viewportResolution Returns the viewport resolution. vec2

Blend Mode

Variable Description Type
burn( a, b ) Returns the burn blend mode. color
dodge( a, b ) Returns the dodge blend mode. color
overlay( a, b ) Returns the overlay blend mode. color
screen( a, b ) Returns the screen blend mode. color

Reflect

Name Description Type
reflectView Computes reflection direction in view space. vec3
reflectVector Transforms the reflection direction to world space. vec3

UV Utils

Name Description Type
matcapUV UV coordinates for matcap material computation. vec2
rotateUV( uv, rotation, centerNode = vec2( 0.5 ) ) Rotates UV coordinates around a center point. vec2
spritesheetUV( count, uv = uv(), frame = float( 0 ) ) Computes UV coordinates for a sprite sheet based on the number of frames, UV coordinates, and frame index. vec2
equirectUV( direction = positionWorldDirection ) Computes UV coordinates for equirectangular mapping based on the direction vector. vec2
import { texture, matcapUV } from 'three/tsl';

const matcap = texture( matcapMap, matcapUV );

Interpolation

Variable Description Type
remap( node, inLow, inHigh, outLow = float( 0 ), outHigh = float( 1 ) ) Remaps a value from one range to another. any
remapClamp( node, inLow, inHigh, outLow = float( 0 ), outHigh = float( 1 ) ) Remaps a value from one range to another, with clamping. any

Random

Variable Description Type
hash( seed ) Generates a hash value in the range [ 0, 1 ] from the given seed. float
range( min, max ) Generates a range attribute of values between min and max. Attribute randomization is useful when you want to randomize values ​​between instances and not between pixels. any

Oscillator

Variable Description Type
oscSine( timer = timerGlobal ) Generates a sine wave oscillation based on a timer. float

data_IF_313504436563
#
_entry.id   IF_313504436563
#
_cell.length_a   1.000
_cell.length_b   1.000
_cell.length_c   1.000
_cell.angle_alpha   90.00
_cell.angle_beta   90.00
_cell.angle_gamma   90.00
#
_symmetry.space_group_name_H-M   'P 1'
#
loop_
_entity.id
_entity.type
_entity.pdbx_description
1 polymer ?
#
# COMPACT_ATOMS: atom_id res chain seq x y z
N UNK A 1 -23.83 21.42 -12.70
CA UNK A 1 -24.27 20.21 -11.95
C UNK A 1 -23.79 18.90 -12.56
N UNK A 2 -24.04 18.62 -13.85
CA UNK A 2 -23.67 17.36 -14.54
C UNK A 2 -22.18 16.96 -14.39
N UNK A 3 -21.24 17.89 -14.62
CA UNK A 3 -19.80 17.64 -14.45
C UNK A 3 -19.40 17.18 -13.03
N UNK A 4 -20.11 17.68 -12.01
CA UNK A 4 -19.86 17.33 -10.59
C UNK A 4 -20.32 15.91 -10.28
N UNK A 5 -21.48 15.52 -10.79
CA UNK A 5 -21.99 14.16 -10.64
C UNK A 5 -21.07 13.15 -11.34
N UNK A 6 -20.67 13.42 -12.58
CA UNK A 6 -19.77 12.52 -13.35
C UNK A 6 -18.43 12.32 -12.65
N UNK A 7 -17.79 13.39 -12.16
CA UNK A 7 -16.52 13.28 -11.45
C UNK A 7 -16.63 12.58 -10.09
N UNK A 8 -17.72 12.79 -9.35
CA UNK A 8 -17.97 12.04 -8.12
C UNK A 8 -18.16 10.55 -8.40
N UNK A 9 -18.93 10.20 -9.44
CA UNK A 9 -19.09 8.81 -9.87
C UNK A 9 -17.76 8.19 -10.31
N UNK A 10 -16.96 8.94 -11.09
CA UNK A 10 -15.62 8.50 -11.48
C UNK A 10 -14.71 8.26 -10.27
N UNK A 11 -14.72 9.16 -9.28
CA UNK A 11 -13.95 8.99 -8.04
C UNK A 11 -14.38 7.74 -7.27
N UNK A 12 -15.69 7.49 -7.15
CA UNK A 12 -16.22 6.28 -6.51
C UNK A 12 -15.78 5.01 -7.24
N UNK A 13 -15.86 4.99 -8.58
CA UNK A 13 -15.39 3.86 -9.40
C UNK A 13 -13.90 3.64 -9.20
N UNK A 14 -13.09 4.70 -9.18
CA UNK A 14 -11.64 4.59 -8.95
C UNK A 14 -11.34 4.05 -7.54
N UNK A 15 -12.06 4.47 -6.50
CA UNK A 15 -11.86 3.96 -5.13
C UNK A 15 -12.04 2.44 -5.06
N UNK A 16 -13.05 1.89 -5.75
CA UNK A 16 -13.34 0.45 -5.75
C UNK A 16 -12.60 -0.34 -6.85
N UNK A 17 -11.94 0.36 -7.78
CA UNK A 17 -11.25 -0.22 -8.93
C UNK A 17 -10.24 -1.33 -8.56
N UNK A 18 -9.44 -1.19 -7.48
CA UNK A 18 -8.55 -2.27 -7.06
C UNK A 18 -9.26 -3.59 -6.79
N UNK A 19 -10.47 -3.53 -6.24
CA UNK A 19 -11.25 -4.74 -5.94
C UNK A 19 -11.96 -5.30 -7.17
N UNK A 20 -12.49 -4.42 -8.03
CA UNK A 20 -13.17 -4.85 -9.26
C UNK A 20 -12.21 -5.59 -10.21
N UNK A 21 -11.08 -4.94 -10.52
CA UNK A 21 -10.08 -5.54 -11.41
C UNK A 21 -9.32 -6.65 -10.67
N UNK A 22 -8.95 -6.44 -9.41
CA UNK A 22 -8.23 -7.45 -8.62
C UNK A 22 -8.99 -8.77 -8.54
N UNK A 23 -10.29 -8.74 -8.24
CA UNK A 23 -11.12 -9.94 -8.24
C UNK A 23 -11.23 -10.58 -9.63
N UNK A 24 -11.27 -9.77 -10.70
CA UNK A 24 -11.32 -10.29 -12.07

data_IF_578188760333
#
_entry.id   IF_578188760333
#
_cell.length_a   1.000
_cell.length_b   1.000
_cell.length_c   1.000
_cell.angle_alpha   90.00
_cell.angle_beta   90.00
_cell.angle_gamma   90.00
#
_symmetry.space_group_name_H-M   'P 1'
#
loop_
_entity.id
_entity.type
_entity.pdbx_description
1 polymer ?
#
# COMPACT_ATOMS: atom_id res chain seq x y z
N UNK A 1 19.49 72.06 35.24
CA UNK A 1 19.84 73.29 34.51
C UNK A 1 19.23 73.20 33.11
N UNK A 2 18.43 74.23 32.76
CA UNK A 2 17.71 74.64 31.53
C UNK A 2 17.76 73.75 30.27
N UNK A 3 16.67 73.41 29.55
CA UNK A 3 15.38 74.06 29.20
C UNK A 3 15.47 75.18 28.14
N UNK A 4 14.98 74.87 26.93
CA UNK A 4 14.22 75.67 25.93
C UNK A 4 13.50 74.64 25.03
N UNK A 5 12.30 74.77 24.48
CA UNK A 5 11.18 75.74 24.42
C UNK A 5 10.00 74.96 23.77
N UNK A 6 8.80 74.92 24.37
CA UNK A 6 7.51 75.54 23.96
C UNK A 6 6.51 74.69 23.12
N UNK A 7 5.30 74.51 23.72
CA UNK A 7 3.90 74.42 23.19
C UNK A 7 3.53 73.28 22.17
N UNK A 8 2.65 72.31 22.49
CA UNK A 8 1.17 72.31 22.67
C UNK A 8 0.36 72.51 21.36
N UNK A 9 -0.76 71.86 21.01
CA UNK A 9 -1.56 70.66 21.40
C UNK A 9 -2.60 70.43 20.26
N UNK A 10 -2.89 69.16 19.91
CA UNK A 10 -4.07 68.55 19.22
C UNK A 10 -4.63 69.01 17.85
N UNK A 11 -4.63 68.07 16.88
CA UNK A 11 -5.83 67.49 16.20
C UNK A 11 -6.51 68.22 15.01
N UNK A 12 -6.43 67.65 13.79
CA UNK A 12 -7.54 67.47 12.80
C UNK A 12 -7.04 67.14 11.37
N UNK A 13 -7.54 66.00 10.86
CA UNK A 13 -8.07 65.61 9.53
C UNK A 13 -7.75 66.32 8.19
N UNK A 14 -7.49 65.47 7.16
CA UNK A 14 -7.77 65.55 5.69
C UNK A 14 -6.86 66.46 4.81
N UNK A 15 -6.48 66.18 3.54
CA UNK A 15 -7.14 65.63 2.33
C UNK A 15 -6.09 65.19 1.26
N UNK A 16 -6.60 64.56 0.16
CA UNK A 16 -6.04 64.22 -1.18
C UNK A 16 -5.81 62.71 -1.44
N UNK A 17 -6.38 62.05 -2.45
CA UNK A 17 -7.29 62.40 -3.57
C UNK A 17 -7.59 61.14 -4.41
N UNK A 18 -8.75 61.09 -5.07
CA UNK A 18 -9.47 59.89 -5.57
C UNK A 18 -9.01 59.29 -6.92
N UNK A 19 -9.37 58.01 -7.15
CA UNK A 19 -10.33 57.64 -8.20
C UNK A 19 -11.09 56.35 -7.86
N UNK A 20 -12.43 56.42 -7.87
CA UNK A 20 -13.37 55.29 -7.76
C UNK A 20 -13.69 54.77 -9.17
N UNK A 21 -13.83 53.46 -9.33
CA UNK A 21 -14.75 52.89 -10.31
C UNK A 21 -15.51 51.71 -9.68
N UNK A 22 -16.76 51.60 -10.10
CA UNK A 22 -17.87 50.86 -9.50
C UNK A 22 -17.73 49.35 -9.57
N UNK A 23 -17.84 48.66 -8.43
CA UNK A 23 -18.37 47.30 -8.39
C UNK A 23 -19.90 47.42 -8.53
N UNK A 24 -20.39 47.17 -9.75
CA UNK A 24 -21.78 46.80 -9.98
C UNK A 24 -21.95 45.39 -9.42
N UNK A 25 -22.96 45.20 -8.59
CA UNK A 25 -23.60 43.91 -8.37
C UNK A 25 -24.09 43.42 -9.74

oscSquare( timer = timerGlobal ) Generates a square wave oscillation based on a timer. float
oscTriangle( timer = timerGlobal ) Generates a triangle wave oscillation based on a timer. float
oscSawtooth( timer = timerGlobal ) Generates a sawtooth wave oscillation based on a timer. float

Packing

Variable Description Type
directionToColor( value ) Converts direction vector to color. color
colorToDirection( value ) Converts color to direction vector. vec3

Functions

.toVar( name = null )

To create a variable from a node use .toVar().

The first parameter is used to add a name to it, otherwise the node system will name it automatically, it can be useful in debugging or access using wgslFn.

const uvScaled = uv().mul( 10 ).toVar();

material.colorNode = texture( map, uvScaled );

varying( node, name = null )

Let's suppose you want to optimize some calculation in the vertex stage but are using it in a slot like material.colorNode.

For example:

// multiplication will be executed in vertex stage
const normalView = varying( modelNormalMatrix.mul( normalLocal ) );

// normalize will be executed in fragment stage
// because .colorNode is fragment stage slot as default
material.colorNode = normalView.normalize();

The first parameter of varying modelNormalMatrix.mul( normalLocal ) will be executed in vertex stage, and the return from varying() will be a varying as we are used in WGSL/GLSL, this can optimize extra calculations in the fragment stage. The second parameter allows you to add a custom name to varying.

If varying() is added only to .positionNode, it will only return a simple variable and varying will not be created.

Transitioning common GLSL properties to TSL

GLSL TSL Type
position positionGeometry vec3
transformed positionLocal vec3
transformedNormal normalLocal vec3
vWorldPosition positionWorld vec3
vColor vertexColor() vec3
vUv | uv uv() vec2
vNormal normalView vec3
viewMatrix cameraViewMatrix mat4
modelMatrix modelWorldMatrix mat4
modelViewMatrix modelViewMatrix mat4
projectionMatrix cameraProjectionMatrix mat4
diffuseColor material.colorNode vec4
gl_FragColor material.fragmentNode vec4